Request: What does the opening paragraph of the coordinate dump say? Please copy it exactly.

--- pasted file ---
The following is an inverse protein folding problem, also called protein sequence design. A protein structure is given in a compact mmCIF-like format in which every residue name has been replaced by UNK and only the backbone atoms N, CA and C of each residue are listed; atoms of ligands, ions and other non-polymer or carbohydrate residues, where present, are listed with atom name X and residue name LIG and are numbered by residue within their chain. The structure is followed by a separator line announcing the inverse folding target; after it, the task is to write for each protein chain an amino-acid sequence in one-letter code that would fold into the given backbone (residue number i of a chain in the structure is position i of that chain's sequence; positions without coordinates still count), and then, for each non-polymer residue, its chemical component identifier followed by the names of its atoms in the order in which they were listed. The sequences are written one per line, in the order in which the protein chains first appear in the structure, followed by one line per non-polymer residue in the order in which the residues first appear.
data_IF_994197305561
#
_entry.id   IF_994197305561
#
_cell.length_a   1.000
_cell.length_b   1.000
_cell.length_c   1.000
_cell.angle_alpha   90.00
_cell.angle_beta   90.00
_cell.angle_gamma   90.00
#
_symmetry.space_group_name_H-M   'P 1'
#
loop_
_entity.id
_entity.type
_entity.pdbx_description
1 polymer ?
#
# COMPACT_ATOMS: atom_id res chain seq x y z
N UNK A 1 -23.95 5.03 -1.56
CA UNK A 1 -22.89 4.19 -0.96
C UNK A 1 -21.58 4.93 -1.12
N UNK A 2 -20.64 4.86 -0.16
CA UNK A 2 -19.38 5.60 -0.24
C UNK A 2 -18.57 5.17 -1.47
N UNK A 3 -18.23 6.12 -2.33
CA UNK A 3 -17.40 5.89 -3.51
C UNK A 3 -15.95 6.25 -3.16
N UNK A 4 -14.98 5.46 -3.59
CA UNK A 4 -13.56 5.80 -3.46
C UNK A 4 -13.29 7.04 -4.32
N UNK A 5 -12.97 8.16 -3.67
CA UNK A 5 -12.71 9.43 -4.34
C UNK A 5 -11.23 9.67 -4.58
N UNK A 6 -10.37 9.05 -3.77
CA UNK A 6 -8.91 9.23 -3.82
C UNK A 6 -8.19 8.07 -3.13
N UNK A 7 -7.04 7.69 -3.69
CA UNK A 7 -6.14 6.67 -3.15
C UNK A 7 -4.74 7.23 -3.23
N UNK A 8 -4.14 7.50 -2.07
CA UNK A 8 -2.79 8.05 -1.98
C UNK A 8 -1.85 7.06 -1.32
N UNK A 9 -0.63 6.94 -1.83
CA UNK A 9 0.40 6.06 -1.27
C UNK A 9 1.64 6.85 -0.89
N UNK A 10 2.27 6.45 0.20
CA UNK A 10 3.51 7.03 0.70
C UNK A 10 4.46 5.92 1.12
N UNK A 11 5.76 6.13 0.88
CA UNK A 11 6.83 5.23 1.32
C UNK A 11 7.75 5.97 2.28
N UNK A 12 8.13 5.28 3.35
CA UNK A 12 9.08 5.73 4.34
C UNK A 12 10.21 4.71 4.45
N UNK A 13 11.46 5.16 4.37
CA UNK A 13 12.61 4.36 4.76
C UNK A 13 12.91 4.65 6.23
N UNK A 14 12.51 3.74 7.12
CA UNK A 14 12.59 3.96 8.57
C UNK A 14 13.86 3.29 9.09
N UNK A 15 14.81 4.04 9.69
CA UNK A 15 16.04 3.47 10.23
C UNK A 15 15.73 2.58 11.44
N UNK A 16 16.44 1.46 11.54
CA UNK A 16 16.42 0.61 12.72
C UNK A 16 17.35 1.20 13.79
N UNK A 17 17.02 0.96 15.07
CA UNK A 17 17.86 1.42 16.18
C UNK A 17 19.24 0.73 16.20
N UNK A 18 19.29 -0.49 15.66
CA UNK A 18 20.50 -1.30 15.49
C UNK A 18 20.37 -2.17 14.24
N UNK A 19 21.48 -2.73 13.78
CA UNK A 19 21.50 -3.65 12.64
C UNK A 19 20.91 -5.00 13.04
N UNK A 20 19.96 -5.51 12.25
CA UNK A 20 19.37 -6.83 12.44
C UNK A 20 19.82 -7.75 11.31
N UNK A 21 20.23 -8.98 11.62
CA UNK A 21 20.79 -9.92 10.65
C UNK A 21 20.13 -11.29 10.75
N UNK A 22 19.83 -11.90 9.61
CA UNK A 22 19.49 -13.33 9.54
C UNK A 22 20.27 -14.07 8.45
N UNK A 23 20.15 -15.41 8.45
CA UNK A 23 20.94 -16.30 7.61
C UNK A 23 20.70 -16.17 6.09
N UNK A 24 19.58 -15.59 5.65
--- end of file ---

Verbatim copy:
The following is an inverse protein folding problem, also called protein sequence design. A protein structure is given in a compact mmCIF-like format in which every residue name has been replaced by UNK and only the backbone atoms N, CA and C of each residue are listed; atoms of ligands, ions and other non-polymer or carbohydrate residues, where present, are listed with atom name X and residue name LIG and are numbered by residue within their chain. The structure is followed by a separator line announcing the inverse folding target; after it, the task is to write for each protein chain an amino-acid sequence in one-letter code that would fold into the given backbone (residue number i of a chain in the structure is position i of that chain's sequence; positions without coordinates still count), and then, for each non-polymer residue, its chemical component identifier followed by the names of its atoms in the order in which they were listed. The sequences are written one per line, in the order in which the protein chains first appear in the structure, followed by one line per non-polymer residue in the order in which the residues first appear.